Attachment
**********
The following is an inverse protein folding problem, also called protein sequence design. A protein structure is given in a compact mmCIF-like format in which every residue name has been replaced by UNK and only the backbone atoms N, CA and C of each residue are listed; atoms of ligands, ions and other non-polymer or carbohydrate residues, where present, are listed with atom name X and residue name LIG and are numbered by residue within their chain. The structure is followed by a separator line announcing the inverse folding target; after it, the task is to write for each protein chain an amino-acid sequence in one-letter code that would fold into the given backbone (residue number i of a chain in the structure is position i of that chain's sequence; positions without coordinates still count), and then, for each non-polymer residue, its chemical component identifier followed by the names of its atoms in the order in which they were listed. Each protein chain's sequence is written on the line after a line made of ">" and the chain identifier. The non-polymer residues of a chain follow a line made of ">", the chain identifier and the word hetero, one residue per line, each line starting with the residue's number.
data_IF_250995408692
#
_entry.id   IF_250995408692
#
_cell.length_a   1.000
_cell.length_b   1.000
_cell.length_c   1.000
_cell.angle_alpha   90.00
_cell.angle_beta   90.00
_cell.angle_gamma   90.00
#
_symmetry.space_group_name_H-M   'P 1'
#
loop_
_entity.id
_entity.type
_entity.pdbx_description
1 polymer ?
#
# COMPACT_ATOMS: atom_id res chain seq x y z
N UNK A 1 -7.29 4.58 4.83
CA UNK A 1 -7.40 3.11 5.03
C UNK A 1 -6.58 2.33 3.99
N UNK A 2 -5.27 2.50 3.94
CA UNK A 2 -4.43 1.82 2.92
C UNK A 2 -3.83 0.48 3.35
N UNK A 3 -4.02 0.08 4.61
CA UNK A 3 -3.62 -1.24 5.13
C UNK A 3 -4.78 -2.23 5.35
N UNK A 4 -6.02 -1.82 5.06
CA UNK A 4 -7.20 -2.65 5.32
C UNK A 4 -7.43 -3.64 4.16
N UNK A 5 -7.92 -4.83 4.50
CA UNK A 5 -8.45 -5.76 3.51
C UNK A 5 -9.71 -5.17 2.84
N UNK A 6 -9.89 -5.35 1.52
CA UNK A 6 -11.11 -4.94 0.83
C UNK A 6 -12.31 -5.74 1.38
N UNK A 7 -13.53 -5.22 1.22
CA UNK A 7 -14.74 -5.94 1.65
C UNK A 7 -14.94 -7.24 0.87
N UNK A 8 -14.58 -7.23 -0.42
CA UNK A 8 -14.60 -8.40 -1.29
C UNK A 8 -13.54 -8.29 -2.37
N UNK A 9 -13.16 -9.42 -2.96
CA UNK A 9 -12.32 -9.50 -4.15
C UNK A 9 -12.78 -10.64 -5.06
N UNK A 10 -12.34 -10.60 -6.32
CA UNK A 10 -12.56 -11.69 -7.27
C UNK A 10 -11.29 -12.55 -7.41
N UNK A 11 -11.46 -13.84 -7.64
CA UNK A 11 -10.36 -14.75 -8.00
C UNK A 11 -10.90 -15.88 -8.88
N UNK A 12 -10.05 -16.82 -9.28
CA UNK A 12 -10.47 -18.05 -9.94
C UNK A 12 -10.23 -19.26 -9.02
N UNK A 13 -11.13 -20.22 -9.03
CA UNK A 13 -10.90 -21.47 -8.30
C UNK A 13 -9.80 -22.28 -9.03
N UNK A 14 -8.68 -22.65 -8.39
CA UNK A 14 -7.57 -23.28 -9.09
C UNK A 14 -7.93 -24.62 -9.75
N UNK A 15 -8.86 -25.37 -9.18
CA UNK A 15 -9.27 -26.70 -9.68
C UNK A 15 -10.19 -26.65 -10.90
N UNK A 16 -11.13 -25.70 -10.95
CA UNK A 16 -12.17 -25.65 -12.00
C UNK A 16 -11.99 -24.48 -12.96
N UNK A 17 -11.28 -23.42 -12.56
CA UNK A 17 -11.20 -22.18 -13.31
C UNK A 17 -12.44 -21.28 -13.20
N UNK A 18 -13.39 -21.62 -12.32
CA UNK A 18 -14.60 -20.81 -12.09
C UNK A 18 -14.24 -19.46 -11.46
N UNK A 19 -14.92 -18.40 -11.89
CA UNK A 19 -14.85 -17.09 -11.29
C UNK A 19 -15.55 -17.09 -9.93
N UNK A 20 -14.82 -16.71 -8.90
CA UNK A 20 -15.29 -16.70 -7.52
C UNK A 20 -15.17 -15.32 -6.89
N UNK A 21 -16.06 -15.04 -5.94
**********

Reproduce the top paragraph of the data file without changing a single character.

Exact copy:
The following is an inverse protein folding problem, also called protein sequence design. A protein structure is given in a compact mmCIF-like format in which every residue name has been replaced by UNK and only the backbone atoms N, CA and C of each residue are listed; atoms of ligands, ions and other non-polymer or carbohydrate residues, where present, are listed with atom name X and residue name LIG and are numbered by residue within their chain. The structure is followed by a separator line announcing the inverse folding target; after it, the task is to write for each protein chain an amino-acid sequence in one-letter code that would fold into the given backbone (residue number i of a chain in the structure is position i of that chain's sequence; positions without coordinates still count), and then, for each non-polymer residue, its chemical component identifier followed by the names of its atoms in the order in which they were listed. Each protein chain's sequence is written on the line after a line made of ">" and the chain identifier. The non-polymer residues of a chain follow a line made of ">", the chain identifier and the word hetero, one residue per line, each line starting with the residue's number.